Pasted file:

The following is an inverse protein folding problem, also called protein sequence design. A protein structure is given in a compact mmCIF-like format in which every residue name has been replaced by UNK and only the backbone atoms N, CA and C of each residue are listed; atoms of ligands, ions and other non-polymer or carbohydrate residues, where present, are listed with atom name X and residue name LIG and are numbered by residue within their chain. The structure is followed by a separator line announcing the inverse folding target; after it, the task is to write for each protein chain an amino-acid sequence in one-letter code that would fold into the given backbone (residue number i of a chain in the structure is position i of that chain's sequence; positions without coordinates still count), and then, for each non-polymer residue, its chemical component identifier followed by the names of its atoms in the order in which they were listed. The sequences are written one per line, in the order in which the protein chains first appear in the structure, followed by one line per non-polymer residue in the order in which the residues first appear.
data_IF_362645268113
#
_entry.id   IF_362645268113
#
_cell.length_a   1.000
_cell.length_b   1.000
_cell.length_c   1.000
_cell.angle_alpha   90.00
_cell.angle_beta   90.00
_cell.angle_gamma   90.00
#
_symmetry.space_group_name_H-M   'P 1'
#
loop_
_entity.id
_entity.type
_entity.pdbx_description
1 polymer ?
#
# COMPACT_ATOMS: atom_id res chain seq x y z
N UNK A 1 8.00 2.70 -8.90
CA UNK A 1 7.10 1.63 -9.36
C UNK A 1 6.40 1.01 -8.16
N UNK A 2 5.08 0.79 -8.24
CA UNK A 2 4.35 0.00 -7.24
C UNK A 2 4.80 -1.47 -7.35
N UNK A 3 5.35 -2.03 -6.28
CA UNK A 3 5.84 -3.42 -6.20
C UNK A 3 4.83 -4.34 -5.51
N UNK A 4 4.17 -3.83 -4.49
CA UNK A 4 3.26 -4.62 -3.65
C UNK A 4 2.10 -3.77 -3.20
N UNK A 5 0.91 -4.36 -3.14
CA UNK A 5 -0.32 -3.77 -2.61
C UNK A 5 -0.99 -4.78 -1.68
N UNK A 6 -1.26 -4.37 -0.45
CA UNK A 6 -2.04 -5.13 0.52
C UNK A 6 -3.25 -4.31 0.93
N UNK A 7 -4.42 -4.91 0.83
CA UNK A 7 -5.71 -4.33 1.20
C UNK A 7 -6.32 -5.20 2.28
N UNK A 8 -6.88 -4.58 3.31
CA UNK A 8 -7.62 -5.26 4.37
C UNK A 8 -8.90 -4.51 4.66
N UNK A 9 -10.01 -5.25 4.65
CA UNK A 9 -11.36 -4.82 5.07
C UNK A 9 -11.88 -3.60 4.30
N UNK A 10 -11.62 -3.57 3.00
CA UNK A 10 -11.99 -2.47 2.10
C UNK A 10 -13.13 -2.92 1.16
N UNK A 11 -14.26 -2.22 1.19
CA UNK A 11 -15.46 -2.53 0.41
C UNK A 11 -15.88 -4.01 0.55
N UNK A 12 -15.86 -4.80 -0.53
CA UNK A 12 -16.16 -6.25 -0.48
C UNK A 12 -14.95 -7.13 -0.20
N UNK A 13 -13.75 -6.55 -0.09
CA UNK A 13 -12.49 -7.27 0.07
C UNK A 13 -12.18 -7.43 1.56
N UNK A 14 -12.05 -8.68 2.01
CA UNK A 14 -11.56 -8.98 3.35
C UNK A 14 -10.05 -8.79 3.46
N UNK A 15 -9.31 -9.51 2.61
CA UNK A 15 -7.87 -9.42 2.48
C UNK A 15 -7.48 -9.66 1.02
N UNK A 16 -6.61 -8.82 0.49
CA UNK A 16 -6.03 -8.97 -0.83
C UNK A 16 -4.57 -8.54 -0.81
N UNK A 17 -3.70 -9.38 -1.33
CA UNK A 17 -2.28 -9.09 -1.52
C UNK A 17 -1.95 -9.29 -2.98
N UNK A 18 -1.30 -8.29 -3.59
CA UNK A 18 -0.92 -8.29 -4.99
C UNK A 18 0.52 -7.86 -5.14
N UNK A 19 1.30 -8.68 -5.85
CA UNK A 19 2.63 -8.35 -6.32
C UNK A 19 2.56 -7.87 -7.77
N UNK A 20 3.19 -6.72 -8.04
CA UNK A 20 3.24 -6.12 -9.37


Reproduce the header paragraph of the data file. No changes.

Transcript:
The following is an inverse protein folding problem, also called protein sequence design. A protein structure is given in a compact mmCIF-like format in which every residue name has been replaced by UNK and only the backbone atoms N, CA and C of each residue are listed; atoms of ligands, ions and other non-polymer or carbohydrate residues, where present, are listed with atom name X and residue name LIG and are numbered by residue within their chain. The structure is followed by a separator line announcing the inverse folding target; after it, the task is to write for each protein chain an amino-acid sequence in one-letter code that would fold into the given backbone (residue number i of a chain in the structure is position i of that chain's sequence; positions without coordinates still count), and then, for each non-polymer residue, its chemical component identifier followed by the names of its atoms in the order in which they were listed. The sequences are written one per line, in the order in which the protein chains first appear in the structure, followed by one line per non-polymer residue in the order in which the residues first appear.